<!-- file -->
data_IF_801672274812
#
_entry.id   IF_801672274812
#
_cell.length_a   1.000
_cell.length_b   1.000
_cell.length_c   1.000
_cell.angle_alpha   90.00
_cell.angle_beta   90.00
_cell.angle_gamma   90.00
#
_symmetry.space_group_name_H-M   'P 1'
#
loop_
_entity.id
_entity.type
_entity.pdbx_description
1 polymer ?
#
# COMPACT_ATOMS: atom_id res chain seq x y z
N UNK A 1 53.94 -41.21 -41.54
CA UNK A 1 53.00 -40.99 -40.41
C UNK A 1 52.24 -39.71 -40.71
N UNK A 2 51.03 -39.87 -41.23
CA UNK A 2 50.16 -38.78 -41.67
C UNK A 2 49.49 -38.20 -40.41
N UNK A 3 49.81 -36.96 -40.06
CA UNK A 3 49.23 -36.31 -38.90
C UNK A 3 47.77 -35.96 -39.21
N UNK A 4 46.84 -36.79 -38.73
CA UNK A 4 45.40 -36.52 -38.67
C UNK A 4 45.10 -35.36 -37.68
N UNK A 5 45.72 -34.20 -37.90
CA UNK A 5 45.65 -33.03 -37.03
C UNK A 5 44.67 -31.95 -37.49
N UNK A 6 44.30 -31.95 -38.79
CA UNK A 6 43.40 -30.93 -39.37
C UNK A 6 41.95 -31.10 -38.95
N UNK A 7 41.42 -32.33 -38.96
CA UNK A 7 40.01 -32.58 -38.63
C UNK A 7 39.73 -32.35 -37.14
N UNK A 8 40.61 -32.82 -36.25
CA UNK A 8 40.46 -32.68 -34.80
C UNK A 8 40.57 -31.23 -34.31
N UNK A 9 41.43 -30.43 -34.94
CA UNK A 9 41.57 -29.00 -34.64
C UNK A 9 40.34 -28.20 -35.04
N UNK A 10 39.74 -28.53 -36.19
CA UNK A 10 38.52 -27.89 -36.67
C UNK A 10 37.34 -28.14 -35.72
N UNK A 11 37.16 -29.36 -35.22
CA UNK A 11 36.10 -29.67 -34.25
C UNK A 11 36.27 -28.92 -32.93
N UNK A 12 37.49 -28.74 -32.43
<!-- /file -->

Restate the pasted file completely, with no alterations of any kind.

data_IF_801672274812
#
_entry.id   IF_801672274812
#
_cell.length_a   1.000
_cell.length_b   1.000
_cell.length_c   1.000
_cell.angle_alpha   90.00
_cell.angle_beta   90.00
_cell.angle_gamma   90.00
#
_symmetry.space_group_name_H-M   'P 1'
#
loop_
_entity.id
_entity.type
_entity.pdbx_description
1 polymer ?
#
# COMPACT_ATOMS: atom_id res chain seq x y z
N UNK A 1 53.94 -41.21 -41.54
CA UNK A 1 53.00 -40.99 -40.41
C UNK A 1 52.24 -39.71 -40.71
N UNK A 2 51.03 -39.87 -41.23
CA UNK A 2 50.16 -38.78 -41.67
C UNK A 2 49.49 -38.20 -40.41
N UNK A 3 49.81 -36.96 -40.06
CA UNK A 3 49.23 -36.31 -38.90
C UNK A 3 47.77 -35.96 -39.21
N UNK A 4 46.84 -36.79 -38.73
CA UNK A 4 45.40 -36.52 -38.67
C UNK A 4 45.10 -35.36 -37.68
N UNK A 5 45.72 -34.20 -37.90
CA UNK A 5 45.65 -33.03 -37.03
C UNK A 5 44.67 -31.95 -37.49
N UNK A 6 44.30 -31.95 -38.79
CA UNK A 6 43.40 -30.93 -39.37
C UNK A 6 41.95 -31.10 -38.95
N UNK A 7 41.42 -32.33 -38.96
CA UNK A 7 40.01 -32.58 -38.63
C UNK A 7 39.73 -32.35 -37.14
N UNK A 8 40.61 -32.82 -36.25
CA UNK A 8 40.46 -32.68 -34.80
C UNK A 8 40.57 -31.23 -34.31
N UNK A 9 41.43 -30.43 -34.94
CA UNK A 9 41.57 -29.00 -34.64
C UNK A 9 40.34 -28.20 -35.04
N UNK A 10 39.74 -28.53 -36.19
CA UNK A 10 38.52 -27.89 -36.67
C UNK A 10 37.34 -28.14 -35.72
N UNK A 11 37.16 -29.36 -35.22
CA UNK A 11 36.10 -29.67 -34.25
C UNK A 11 36.27 -28.92 -32.93
N UNK A 12 37.49 -28.74 -32.43